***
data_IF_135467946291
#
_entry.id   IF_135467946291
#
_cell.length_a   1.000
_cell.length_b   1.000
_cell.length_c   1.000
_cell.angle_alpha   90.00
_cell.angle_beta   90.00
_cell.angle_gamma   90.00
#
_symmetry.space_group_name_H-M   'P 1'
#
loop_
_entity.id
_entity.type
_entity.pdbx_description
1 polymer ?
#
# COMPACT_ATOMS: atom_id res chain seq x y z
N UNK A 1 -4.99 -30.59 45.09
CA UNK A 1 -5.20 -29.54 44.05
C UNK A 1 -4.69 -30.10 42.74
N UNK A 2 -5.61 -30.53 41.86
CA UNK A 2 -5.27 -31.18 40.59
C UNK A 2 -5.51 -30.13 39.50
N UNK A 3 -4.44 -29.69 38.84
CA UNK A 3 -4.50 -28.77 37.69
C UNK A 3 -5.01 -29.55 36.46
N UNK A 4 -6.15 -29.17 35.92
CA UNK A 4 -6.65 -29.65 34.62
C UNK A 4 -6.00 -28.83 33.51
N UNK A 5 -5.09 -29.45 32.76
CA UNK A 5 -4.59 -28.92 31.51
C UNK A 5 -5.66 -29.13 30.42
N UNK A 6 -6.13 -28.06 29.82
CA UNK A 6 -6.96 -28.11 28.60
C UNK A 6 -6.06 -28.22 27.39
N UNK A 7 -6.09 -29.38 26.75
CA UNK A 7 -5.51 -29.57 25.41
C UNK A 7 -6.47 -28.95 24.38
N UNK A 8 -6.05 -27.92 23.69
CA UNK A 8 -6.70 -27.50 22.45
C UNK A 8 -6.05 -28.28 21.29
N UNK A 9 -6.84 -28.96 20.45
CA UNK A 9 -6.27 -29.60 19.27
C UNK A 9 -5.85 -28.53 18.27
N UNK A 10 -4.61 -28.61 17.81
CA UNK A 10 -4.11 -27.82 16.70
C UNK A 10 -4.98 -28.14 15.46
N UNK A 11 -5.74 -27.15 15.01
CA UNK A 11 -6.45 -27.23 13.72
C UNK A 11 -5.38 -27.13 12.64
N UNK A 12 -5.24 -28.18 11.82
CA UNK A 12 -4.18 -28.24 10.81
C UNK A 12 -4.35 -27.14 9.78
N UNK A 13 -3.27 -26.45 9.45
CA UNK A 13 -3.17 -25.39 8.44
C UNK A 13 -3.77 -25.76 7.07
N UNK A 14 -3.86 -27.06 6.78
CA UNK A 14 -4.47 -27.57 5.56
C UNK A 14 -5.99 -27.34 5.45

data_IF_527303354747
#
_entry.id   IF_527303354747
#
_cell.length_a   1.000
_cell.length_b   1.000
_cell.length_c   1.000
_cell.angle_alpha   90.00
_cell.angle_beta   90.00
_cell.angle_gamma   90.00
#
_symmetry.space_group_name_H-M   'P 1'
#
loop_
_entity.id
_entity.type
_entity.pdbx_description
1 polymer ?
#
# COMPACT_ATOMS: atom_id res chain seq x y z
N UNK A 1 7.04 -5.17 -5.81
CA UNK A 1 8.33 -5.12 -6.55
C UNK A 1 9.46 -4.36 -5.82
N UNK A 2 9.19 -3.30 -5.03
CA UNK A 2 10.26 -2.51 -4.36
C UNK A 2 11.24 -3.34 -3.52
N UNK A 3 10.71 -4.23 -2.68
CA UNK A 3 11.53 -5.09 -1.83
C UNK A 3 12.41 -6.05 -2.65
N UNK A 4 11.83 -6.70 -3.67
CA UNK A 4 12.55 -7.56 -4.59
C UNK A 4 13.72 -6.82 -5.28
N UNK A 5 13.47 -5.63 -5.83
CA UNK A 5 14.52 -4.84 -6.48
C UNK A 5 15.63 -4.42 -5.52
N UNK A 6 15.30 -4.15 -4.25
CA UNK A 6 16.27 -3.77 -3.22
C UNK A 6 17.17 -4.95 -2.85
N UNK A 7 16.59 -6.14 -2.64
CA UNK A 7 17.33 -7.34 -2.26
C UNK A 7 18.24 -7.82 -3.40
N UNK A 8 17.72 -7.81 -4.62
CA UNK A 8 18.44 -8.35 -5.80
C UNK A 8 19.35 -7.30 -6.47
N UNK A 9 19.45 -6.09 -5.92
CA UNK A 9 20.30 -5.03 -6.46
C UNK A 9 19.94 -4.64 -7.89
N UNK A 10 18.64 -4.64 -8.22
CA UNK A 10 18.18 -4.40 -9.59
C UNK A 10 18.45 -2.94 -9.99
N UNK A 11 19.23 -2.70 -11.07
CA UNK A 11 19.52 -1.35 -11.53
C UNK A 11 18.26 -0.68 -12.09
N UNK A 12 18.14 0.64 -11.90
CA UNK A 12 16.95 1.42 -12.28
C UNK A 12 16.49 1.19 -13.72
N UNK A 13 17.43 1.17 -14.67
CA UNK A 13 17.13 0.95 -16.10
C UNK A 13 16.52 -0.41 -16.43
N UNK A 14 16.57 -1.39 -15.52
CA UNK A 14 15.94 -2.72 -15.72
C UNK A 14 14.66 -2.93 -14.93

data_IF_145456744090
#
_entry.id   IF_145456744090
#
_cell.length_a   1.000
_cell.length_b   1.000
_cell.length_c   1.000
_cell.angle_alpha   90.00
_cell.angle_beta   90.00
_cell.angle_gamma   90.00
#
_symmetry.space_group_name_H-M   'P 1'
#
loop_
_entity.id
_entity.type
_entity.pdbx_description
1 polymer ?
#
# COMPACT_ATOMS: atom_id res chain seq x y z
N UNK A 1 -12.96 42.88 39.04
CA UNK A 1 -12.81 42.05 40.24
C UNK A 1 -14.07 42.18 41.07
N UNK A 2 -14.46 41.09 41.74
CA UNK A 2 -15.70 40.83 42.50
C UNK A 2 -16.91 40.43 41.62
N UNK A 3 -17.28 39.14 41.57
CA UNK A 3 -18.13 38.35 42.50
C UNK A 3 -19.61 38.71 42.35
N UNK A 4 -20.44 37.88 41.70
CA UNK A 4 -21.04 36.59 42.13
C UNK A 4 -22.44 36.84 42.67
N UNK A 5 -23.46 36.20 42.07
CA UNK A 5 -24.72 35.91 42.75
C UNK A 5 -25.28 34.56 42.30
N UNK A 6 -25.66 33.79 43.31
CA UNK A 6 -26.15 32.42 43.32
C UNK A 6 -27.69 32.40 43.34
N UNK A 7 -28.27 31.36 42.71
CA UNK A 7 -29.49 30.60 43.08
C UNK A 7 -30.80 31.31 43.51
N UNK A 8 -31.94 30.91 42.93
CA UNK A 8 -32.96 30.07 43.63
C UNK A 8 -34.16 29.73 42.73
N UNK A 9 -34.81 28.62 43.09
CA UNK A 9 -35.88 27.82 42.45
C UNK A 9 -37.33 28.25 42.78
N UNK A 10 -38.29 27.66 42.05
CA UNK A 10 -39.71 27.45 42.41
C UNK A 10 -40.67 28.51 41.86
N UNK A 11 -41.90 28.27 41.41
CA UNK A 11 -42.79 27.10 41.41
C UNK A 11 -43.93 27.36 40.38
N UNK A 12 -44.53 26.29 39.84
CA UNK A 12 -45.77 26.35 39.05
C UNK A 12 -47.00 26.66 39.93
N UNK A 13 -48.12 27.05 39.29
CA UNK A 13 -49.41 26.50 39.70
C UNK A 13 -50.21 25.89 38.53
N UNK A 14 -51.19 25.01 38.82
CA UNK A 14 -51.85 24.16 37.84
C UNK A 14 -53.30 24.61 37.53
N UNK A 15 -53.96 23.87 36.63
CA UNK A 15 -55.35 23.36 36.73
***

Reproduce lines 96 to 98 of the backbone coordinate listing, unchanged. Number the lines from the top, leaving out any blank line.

CA UNK A 5 14.52 -4.84 -6.48
C UNK A 5 15.63 -4.42 -5.52
N UNK A 6 15.30 -4.15 -4.25